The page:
Telehealth dietary intervention enhances diet quality
Dietary interventions targeting whole foods or dietary patterns delivered through telehealth can improve diet quality, fruit and vegetable intake, and dietary sodium intake, according to the results of a systematic review and meta-analysis.
Such interventions, when applicable, should be incorporated into healthcare services for people with chronic conditions, researchers said, adding that telehealth intervention could overcome patient-centred barriers to accessing face-to-face programmes and provide feasible delivery methods, accessible regardless of geographic location.
To assess the effectiveness of telehealth dietary interventions at facilitating dietary change in chronic disease, a structured systematic search was conducted for all randomized controlled trials (n=25) evaluating multifactorial dietary interventions in adults with chronic disease that provided diet education in an intervention longer than 4 weeks.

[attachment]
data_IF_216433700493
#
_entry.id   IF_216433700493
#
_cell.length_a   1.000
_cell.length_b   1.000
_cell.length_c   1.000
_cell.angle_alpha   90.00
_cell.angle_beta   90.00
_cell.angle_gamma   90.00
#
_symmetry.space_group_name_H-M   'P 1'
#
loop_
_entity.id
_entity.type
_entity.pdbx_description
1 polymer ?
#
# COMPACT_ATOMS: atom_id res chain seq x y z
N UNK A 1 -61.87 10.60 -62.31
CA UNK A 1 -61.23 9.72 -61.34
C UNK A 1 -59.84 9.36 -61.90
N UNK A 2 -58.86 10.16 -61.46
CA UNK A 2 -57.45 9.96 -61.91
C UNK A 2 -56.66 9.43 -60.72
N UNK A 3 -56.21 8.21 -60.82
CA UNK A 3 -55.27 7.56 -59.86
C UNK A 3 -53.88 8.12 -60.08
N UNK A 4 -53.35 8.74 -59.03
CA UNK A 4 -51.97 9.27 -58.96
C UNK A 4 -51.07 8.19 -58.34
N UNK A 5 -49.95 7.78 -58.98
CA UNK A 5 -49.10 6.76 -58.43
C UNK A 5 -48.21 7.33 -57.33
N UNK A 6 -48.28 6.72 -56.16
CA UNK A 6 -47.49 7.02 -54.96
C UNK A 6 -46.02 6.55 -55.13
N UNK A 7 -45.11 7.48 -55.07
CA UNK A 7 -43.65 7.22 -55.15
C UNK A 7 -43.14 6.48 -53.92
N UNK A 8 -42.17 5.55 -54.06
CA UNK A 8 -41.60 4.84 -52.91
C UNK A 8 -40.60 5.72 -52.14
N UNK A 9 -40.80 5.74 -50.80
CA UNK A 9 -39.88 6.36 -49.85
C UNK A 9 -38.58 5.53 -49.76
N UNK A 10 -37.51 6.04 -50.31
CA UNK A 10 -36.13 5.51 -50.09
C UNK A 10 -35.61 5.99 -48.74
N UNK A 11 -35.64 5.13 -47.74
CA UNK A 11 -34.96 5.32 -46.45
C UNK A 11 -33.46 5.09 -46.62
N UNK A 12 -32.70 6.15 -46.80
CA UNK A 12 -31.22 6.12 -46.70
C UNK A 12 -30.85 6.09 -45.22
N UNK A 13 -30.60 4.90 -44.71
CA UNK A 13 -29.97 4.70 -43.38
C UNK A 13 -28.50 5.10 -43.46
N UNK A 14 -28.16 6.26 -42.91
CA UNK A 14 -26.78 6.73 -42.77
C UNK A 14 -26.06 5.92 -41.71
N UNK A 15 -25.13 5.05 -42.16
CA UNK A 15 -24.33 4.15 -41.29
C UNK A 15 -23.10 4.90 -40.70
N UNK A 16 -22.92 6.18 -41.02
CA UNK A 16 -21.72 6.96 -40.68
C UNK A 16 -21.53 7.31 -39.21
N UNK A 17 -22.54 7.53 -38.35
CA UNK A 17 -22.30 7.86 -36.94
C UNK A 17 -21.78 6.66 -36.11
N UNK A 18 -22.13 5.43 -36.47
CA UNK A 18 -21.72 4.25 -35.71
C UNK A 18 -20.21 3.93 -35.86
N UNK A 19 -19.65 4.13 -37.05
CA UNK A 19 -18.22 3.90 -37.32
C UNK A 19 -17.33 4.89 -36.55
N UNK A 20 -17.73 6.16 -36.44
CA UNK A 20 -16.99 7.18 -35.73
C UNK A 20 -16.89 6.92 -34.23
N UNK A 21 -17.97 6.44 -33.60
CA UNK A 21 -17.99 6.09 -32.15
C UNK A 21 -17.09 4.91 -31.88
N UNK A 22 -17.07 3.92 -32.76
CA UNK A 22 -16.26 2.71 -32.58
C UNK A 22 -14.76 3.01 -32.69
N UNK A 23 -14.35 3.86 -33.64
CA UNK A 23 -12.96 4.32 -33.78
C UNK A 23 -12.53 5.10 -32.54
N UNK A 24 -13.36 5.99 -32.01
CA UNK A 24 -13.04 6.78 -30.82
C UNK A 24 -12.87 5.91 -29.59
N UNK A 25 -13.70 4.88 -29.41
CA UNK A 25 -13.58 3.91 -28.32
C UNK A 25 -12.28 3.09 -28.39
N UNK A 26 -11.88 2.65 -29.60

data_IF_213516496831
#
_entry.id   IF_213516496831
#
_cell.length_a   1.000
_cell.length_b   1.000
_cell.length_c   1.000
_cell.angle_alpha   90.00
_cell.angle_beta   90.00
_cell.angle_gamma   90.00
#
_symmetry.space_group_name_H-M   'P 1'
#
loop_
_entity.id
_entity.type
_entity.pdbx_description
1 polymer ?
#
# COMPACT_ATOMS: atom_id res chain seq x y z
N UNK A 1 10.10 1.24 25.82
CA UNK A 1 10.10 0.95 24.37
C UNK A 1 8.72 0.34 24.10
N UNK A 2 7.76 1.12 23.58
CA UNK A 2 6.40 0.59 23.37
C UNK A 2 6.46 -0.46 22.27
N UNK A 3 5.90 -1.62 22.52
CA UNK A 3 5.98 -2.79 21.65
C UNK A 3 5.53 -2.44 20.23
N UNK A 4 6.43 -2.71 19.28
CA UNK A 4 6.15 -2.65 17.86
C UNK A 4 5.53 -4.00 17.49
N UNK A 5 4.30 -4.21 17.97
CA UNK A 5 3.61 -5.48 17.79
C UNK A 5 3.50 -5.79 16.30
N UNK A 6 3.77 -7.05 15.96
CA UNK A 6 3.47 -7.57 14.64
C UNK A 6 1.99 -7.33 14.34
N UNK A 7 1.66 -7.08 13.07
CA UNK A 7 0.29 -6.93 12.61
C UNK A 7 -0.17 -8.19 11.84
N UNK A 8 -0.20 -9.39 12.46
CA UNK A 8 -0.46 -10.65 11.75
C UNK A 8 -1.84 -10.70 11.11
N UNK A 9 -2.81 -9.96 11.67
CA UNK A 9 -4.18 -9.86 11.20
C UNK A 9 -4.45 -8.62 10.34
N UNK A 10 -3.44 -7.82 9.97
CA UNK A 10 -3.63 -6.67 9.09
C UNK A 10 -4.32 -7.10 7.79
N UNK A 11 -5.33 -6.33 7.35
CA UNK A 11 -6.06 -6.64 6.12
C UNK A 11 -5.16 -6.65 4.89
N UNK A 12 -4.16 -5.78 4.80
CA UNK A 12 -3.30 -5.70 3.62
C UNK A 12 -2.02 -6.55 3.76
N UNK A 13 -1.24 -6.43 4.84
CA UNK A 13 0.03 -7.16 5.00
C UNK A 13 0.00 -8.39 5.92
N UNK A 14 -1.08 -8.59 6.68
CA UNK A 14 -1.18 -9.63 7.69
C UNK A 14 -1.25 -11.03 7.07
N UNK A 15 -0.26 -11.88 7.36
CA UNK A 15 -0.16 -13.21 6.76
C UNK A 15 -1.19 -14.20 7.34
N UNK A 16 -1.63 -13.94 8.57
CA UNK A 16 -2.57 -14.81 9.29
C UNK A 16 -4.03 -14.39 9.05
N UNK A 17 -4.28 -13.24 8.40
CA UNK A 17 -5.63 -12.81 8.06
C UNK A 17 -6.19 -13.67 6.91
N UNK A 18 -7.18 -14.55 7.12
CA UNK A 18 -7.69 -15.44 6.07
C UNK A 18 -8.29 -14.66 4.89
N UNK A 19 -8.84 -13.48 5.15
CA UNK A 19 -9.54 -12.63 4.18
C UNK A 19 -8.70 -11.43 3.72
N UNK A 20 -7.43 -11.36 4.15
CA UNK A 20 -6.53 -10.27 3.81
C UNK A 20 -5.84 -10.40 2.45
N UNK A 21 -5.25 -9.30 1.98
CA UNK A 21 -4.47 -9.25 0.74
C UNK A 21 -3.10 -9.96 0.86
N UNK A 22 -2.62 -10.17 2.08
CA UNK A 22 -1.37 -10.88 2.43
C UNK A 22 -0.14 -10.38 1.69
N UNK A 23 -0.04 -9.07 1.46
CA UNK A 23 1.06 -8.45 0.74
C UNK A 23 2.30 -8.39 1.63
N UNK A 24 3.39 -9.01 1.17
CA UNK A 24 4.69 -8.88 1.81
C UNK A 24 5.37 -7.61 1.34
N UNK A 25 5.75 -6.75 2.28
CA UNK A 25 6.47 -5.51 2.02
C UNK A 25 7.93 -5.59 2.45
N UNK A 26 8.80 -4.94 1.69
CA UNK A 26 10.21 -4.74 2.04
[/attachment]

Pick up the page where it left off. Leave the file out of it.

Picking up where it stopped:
Researchers performed meta-analyses that used the random-effects model on diet quality, dietary adherence, and intakes of fruit and vegetables, sodium, energy and dietary fat. The included trials involved a total of 7,384 participants.
Telehealth dietary intervention improved diet quality (standardized mean difference [SMD], 0.22; 95 percent CI, 0.09 to 0.34; p=0.0007), fruit and vegetable intake (MD, 1.04 servings/day; 0.46 to 1.62; p=0.0004), and dietary sodium intake (SMD, –0.39; –0.58 to –0.20; p=0.0001).
On the other hand, telehealth intervention did not improve single nutrients (total fat and energy consumption).
However, important clinical outcomes were improved after a telehealth intervention. These outcomes included systolic blood pressure (MD, –2.97 mm Hg; –5.72 to –0.22 mm Hg; p=0.05), total cholesterol (MD, –0.08 mmol/L; –0.16 to –0.00; p=0.04), triglycerides (MD, –0.10 mmol/L; –0.19 to –0.01; p=0.04), weight (MD, –0.80 kg; –1.61 to 0; p=0.05) and waist circumference (MD, –2.08 cm; –3.97 to –0.20; p=0.03).
“The long-term management of chronic disease requires the adoption of complex dietary recommendations, which can be facilitated by regular coaching to support behavioral changes,” researchers said.